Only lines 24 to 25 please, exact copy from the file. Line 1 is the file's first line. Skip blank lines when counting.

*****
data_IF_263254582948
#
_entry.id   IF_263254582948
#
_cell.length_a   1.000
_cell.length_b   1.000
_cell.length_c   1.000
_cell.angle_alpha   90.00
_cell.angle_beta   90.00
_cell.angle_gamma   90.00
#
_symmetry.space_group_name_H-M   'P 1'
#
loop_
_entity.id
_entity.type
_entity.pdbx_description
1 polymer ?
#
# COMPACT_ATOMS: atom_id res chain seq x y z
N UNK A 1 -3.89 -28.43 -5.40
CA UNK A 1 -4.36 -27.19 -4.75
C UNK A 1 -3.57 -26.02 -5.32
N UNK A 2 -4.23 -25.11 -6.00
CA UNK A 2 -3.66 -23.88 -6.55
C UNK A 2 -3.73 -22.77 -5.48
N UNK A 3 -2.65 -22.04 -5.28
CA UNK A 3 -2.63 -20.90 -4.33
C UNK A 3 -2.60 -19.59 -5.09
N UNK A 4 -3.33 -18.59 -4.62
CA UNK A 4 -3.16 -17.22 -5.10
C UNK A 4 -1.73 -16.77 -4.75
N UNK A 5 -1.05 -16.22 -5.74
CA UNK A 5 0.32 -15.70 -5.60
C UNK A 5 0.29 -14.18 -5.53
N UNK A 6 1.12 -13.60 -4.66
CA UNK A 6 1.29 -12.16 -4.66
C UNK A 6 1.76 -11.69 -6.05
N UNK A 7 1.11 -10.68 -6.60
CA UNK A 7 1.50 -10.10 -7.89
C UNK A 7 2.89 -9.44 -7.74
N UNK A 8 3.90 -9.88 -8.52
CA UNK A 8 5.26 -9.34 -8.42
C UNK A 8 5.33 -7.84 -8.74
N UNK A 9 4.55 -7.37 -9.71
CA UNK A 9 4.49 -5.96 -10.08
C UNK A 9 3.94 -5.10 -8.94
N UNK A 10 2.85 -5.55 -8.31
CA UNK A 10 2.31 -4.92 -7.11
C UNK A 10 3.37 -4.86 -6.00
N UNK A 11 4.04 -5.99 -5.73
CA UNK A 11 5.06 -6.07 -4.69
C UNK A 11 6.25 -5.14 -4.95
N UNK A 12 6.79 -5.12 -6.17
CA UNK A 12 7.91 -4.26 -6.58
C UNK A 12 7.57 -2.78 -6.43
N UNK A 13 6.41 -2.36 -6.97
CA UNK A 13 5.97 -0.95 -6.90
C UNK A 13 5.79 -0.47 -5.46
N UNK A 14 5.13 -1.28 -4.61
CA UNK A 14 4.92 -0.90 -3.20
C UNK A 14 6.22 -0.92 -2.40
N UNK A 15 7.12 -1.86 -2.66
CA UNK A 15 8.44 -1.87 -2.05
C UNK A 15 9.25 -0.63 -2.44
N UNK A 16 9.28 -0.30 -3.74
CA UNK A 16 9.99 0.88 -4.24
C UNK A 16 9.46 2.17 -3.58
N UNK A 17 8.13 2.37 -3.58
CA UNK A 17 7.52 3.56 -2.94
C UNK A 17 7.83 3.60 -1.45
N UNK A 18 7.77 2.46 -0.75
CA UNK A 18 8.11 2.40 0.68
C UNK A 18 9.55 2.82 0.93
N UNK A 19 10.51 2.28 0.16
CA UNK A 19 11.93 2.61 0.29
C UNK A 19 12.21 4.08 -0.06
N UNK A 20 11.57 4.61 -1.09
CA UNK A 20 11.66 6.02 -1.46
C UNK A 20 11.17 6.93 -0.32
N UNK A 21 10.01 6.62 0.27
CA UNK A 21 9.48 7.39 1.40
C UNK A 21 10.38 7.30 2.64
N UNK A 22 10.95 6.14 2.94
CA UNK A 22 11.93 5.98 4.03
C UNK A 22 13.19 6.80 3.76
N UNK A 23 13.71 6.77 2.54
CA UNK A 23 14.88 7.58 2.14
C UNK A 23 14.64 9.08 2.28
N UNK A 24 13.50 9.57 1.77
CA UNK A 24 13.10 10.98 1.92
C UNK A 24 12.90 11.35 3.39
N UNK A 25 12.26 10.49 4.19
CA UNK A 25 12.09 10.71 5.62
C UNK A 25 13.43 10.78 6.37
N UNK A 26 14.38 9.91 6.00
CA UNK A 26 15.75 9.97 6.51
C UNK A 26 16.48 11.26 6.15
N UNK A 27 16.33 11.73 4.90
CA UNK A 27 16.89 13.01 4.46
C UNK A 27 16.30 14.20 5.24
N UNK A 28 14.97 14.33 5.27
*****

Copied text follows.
N UNK A 2 -4.23 -25.11 -6.00
CA UNK A 2 -3.66 -23.88 -6.55